That’s exactly right. Lowering tax rates is merely agreeing to steal less from people and their businesses. Corporate incentives, on the other hand, necessarily divert taxpayer funds to favor select companies.

The latter shouldn’t be done under Democrats or Republicans because it is not the government’s role or right to play venture capitalist with other people’s money (that is taken by force).

Plus, for all the hoopla about how many jobs these politicians are bringing to the state with such generous packages, incentives are understood by economists to have a no positive effects on economic growth in the end.

“A 2015 review of incentives by WRAL found that, for incentive projects announced from 2009 to 2012 (when Democrat Bev Perdue was governor) most of the jobs had failed to materialize.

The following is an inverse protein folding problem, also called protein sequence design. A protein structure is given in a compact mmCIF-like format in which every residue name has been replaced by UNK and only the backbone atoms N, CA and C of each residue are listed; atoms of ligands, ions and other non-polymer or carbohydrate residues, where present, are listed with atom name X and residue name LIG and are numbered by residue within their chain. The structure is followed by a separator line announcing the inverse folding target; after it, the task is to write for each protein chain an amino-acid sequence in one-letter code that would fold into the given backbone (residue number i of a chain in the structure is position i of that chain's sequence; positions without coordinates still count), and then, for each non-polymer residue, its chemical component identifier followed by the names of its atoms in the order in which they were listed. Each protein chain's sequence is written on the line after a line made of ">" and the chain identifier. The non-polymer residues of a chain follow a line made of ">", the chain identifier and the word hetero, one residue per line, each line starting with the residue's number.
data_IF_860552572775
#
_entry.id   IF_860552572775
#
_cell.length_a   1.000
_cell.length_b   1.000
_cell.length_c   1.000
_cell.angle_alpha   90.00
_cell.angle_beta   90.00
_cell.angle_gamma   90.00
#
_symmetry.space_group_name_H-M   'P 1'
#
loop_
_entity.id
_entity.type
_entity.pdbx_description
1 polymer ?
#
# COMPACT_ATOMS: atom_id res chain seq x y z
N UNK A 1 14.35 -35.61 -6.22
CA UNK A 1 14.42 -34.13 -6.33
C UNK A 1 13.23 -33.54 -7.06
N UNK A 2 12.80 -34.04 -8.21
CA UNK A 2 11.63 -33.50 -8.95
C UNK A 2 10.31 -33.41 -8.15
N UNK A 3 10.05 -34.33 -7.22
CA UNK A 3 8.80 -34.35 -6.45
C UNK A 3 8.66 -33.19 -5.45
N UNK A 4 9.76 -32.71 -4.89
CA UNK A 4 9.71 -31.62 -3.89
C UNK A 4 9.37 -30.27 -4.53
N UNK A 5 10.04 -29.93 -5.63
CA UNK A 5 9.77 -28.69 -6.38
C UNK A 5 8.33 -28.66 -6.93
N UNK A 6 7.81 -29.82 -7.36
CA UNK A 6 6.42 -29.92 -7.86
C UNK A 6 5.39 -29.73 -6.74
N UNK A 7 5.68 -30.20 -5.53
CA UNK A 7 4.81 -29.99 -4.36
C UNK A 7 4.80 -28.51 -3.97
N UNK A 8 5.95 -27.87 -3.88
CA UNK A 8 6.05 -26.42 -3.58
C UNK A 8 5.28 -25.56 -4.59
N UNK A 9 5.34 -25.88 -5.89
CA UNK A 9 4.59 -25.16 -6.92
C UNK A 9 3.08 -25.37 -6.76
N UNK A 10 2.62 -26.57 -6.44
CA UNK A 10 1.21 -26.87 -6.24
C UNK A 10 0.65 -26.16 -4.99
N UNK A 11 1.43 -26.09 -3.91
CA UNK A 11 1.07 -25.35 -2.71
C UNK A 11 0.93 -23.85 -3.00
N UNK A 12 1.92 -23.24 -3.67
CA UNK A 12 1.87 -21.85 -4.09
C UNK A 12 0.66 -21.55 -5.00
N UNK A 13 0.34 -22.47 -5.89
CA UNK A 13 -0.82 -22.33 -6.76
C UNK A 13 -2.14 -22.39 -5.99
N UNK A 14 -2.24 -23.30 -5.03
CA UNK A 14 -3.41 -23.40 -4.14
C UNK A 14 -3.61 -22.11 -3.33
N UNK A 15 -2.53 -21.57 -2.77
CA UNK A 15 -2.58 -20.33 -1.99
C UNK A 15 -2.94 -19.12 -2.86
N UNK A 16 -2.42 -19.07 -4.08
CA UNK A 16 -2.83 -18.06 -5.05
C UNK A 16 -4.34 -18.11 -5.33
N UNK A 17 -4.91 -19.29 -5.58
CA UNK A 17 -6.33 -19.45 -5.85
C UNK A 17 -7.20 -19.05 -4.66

[…]

Nathan Jensen, a professor at the University of Texas and founder of the Economic Development Incentive Evaluation Project, says many incentives deals are unnecessary.

“This means that they are being offered to companies that were going to invest even without the incentives and thus they are a subsidy for firms with no impact,” Jensen said in an email.

Corporate tax cuts, meanwhile, consistently yield results, said Mike Walden, professor and N.C. Cooperative Extension economist at N.C. State University.

“There is much literature to support the idea that lowering the state corporate tax rate does have a positive impact on state-level economic growth,” Walden said. “I think this is because the corporate tax rate is one that directly impacts a corporation’s ‘bottom line.’ ””

Anyone with a semblance of common sense could gather that a lower overall tax environment is better for overall economic growth than a game of crony incentives.

Read more on Cooper’s hypocrisy and the general discussion on incentives here.